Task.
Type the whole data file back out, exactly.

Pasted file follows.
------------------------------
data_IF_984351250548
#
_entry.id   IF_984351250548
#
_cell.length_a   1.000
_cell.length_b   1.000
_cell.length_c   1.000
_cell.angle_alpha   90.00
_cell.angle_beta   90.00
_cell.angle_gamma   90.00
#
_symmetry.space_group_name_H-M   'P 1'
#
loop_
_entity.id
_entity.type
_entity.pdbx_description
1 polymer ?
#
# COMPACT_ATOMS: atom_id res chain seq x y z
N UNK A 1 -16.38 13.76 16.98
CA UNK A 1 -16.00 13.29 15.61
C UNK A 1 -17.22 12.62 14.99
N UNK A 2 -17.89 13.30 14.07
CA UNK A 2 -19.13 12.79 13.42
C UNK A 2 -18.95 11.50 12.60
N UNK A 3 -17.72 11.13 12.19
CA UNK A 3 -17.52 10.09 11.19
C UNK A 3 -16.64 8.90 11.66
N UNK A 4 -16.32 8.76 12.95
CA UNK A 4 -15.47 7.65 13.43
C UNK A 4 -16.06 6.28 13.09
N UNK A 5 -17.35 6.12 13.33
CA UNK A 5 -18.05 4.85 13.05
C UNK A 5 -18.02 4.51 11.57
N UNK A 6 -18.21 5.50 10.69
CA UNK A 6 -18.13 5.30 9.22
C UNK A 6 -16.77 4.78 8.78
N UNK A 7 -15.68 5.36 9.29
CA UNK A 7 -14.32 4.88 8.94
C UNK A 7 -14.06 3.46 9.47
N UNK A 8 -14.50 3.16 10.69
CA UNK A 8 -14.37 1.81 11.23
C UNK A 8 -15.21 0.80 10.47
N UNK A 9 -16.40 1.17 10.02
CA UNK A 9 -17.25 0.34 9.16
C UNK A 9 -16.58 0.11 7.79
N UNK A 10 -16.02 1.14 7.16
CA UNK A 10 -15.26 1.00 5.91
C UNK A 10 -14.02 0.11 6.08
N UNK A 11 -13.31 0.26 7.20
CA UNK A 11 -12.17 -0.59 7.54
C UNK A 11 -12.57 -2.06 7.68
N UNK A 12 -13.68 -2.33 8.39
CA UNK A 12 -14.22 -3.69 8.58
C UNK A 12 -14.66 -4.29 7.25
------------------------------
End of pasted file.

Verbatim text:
data_IF_984351250548
#
_entry.id   IF_984351250548
#
_cell.length_a   1.000
_cell.length_b   1.000
_cell.length_c   1.000
_cell.angle_alpha   90.00
_cell.angle_beta   90.00
_cell.angle_gamma   90.00
#
_symmetry.space_group_name_H-M   'P 1'
#
loop_
_entity.id
_entity.type
_entity.pdbx_description
1 polymer ?
#
# COMPACT_ATOMS: atom_id res chain seq x y z
N UNK A 1 -16.38 13.76 16.98
CA UNK A 1 -16.00 13.29 15.61
C UNK A 1 -17.22 12.62 14.99
N UNK A 2 -17.89 13.30 14.07
CA UNK A 2 -19.13 12.79 13.42
C UNK A 2 -18.95 11.50 12.60
N UNK A 3 -17.72 11.13 12.19
CA UNK A 3 -17.52 10.09 11.19
C UNK A 3 -16.64 8.90 11.66
N UNK A 4 -16.32 8.76 12.95
CA UNK A 4 -15.47 7.65 13.43
C UNK A 4 -16.06 6.28 13.09
N UNK A 5 -17.35 6.12 13.33
CA UNK A 5 -18.05 4.85 13.05
C UNK A 5 -18.02 4.51 11.57
N UNK A 6 -18.21 5.50 10.69
CA UNK A 6 -18.13 5.30 9.22
C UNK A 6 -16.77 4.78 8.78
N UNK A 7 -15.68 5.36 9.29
CA UNK A 7 -14.32 4.88 8.94
C UNK A 7 -14.06 3.46 9.47
N UNK A 8 -14.50 3.16 10.69
CA UNK A 8 -14.37 1.81 11.23
C UNK A 8 -15.21 0.80 10.47
N UNK A 9 -16.40 1.17 10.02
CA UNK A 9 -17.25 0.34 9.16
C UNK A 9 -16.58 0.11 7.79
N UNK A 10 -16.02 1.14 7.16
CA UNK A 10 -15.26 1.00 5.91
C UNK A 10 -14.02 0.11 6.08
N UNK A 11 -13.31 0.26 7.20
CA UNK A 11 -12.17 -0.59 7.54
C UNK A 11 -12.57 -2.06 7.68
N UNK A 12 -13.68 -2.33 8.39
CA UNK A 12 -14.22 -3.69 8.58
C UNK A 12 -14.66 -4.29 7.25